Hikers are wearing down parts of New England’s oldest intrastate hiking trail, the Wapack, especially since the start of the pandemic.
“The trail has been very, very busy – a lot more hiking through the pandemic,” said Rick Blanchette, president of the Friends of the Wapack (FOW), at their annual meeting at the Sharon Meeting House Oct. 16. He said extra wear on the trails lately is due to a significant increase in use since last year, especially at Mount Watatic and Miller State Park.
“Once it’s gone, it’s gone forever,” is the FOW motto. The nonprofit organization is dedicated to the preservation of the 21.5-mile public-access hiking trail from Ashburnham, Massachusetts to Greenfield, New Hampshire, named for its north and south mountain bookends, Pack Monadnock and Mount Watatic.
“We have two goals, maintain the trail and protect the trail,” said Blanchette.
On Sept. 25, their first work day since the start of the pandemic, volunteers rebuilt and improved drainage on the Marion Davis Trail in Miller State Park.
“Trails disappear if you don’t take care of them,” said Glenn Stan, who has been hiking the trail for a long time and has been a Friends of the Wapack member since 2013. “Since I love this trail, I figure I’d better do something. If there’s a work day I’ll go out.”
Since its formation in 1980, the group of hikers, landowners, supporters and volunteers has upgraded the trail, printed maps and developed a plan to permanently protect the Wapack and eight associated side trails.
“We protect it by getting easements or rights of way so that the trail won’t be segmented at some point and then it’s no longer a 21-mile trail over seven mountains and seven towns,” said Blanchette.
The Wapack is preserved by the Mount Watatic Conservation Area, Wapack National Wildlife Refuge, Miller State Park, Temple Mountain State Reservation, The Nature Conservancy, New England Forestry Foundation (NEFF), and the Northeast Wilderness Trust as well a few private landowners, such as the Windblown area.
“We cross federal land, state land – in both Massachusetts and New Hampshire – town conservation areas, conservation easements from land trusts,” said Blanchette. “We have to be in touch with all of these entities, plus seven town conservation commissions, so there’s always give-and-take. There’s maybe four or five miles left to protect, some of which is still private but it’s easements. It’s great to have that cooperation of property owners, which is something we’ve fostered for years. It goes back to Frank Robbins’ and Marion Davis’ handshake agreements with property owners.”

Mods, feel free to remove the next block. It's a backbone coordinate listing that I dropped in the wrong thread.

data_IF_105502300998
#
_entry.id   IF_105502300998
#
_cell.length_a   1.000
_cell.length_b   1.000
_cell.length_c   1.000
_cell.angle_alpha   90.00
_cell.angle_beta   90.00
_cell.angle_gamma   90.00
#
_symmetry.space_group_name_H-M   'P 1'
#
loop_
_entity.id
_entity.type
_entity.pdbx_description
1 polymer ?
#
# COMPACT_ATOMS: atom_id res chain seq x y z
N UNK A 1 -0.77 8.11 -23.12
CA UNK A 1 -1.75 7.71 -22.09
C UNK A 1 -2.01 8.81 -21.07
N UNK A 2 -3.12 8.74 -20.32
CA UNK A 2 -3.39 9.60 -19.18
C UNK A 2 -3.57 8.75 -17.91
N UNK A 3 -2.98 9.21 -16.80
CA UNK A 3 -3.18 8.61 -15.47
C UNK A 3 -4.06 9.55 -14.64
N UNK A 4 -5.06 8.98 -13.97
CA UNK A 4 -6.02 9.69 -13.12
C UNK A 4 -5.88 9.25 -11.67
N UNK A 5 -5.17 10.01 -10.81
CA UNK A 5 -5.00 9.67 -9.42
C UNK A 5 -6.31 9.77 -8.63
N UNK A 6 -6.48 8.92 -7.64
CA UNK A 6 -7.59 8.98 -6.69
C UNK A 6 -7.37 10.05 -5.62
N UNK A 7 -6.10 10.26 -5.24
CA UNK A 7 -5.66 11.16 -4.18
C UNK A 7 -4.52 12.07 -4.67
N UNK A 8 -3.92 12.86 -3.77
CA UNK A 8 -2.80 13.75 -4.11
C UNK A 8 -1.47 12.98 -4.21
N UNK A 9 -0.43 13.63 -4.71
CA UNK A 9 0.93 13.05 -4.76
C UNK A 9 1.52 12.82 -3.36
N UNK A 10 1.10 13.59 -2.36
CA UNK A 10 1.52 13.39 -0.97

The group kicked off this year’s meeting with a hike up the Berry Pasture Trail at Lincoln Davis Memorial Forest.
“Lincoln Davis is an example of good forestry,” said Chris Pryor, the director of forest stewardship for NEFF and the guest speaker at the FOW annual meeting.
Lincoln Davis was NEFF’s first preserve, acquired in 1945. Pryor said it’s an example of exemplary forestry because it uses, “clearly defined metrics to prove their claims of mitigating climate change, providing habitat for the full range of native species, [while] growing and harvesting wood for society’s needs.”
NEFF now owns around 30,000 acres of land in New England. Pryor said, “Hillsborough is one of our highest concentrations of land interests as far as number of properties.”
The trail has a history that includes support from the Harvard Mountaineering Club and the father of the Appalachian Trail, Benton MacKaye.
“I have determined with irrefutable evidence that it’s the oldest ski trail in the United States – the first one cleared for skiing,” Blanchette said.
In his most recent FOW newsletter, he said the first ski trails on the Wapack opened in the 1920s and the last one, Windblown Cross Country Ski Area, closed in 2020.
Windblown remains open as a campground for overnight Wapack hikers.
Blanchette says there’s always work to do.
“There’s some views we are losing with the trees growing up,” he said. “I remember views from years ago and I go there now and I can’t see Monadnock any more.”
He hopes to work with Pryor to clear the view again soon.
The next FOW volunteer work day will be posted on its newly redesigned website, wapack.org.
BY EMARI TRAFFIE